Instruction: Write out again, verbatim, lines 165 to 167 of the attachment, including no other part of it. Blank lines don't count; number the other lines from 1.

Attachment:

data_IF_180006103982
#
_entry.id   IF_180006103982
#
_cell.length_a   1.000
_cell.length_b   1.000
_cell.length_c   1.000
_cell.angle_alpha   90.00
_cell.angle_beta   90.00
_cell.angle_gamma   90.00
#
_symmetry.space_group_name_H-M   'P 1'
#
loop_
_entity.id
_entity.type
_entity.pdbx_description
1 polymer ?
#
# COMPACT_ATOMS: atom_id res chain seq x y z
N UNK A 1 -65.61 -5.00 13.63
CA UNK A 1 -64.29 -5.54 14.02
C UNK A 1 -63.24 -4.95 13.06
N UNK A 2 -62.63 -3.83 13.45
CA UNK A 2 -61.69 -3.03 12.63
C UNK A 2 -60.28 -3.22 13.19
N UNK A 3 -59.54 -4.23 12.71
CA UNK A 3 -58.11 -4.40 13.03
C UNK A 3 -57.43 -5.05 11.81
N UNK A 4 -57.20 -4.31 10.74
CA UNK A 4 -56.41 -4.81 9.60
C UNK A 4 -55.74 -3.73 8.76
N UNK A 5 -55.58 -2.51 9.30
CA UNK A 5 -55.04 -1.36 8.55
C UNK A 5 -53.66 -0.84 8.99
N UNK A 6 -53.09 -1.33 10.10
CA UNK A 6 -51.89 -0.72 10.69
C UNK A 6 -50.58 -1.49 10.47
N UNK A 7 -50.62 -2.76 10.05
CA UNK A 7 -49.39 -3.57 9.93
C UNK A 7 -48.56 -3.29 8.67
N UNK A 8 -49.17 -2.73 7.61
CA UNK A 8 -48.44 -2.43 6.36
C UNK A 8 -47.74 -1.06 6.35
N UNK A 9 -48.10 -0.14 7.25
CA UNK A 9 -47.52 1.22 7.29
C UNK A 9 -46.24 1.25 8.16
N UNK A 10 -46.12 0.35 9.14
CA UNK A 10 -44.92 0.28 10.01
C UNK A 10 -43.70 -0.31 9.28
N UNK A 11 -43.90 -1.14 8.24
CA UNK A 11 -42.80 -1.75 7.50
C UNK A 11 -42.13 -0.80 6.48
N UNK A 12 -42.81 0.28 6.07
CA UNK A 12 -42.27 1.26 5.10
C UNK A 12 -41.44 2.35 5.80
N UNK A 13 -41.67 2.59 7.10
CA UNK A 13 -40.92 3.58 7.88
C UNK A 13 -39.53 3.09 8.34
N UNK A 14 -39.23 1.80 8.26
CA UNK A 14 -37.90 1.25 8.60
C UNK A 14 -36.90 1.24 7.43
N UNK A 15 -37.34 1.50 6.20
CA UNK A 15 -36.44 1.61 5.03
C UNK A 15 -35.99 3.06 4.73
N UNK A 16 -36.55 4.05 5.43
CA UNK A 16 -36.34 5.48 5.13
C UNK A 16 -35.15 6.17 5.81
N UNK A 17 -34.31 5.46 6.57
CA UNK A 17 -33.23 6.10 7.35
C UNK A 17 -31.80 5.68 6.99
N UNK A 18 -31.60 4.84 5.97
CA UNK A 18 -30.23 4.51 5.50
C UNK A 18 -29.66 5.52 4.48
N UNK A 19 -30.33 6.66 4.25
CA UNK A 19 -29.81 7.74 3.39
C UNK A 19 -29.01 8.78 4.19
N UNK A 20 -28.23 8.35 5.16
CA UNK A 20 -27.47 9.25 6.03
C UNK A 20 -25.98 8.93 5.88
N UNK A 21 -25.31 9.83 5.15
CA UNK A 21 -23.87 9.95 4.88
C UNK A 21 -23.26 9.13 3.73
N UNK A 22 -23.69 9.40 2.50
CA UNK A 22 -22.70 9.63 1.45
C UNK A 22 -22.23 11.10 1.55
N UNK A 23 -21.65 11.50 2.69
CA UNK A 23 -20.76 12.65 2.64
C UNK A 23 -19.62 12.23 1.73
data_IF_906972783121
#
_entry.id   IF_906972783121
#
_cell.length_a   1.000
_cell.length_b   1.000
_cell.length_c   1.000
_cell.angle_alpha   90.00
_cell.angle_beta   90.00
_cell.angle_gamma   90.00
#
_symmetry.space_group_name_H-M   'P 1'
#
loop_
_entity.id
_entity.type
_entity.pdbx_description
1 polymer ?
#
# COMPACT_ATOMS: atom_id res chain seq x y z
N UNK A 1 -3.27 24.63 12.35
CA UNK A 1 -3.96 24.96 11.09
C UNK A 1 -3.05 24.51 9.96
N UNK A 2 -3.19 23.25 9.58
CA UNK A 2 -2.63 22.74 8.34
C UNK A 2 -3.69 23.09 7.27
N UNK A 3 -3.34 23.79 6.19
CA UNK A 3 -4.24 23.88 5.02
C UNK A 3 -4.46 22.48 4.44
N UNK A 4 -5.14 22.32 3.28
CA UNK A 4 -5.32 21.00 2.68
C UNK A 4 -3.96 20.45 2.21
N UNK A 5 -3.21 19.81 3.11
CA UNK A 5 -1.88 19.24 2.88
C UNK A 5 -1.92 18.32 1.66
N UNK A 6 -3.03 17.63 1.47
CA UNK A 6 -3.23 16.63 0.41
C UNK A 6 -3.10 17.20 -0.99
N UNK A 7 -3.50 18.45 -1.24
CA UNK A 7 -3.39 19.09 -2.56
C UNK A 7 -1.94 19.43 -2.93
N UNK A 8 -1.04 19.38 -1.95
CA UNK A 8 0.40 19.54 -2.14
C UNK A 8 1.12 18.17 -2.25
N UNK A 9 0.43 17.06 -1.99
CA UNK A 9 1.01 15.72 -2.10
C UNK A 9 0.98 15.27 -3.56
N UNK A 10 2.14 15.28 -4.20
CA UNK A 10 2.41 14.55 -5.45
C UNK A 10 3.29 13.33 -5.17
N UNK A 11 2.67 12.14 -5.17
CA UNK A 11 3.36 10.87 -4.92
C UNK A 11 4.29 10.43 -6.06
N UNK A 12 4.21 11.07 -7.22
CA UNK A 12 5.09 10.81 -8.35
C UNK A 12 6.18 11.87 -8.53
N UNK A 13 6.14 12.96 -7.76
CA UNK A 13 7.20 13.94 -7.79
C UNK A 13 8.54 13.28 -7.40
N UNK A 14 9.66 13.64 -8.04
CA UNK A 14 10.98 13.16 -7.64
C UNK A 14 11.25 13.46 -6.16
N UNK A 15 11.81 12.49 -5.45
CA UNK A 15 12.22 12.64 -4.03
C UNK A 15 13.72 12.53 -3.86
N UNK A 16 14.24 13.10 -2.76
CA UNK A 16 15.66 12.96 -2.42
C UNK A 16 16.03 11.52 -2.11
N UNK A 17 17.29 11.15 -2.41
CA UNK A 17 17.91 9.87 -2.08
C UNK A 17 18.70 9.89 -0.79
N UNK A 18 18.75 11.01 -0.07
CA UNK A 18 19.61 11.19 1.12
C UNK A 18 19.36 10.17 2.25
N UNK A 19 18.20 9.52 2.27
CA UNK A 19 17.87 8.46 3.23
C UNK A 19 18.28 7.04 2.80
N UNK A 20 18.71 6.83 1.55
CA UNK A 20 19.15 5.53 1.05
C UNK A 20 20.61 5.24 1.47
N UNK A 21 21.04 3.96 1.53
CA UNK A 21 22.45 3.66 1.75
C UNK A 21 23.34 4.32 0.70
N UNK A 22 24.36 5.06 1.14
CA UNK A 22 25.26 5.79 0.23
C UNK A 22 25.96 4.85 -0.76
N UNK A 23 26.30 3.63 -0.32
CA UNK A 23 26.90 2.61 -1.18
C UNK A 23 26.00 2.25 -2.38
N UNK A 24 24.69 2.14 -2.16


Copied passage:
CA UNK A 19 17.87 8.46 3.23
C UNK A 19 18.28 7.04 2.80
N UNK A 20 18.71 6.83 1.55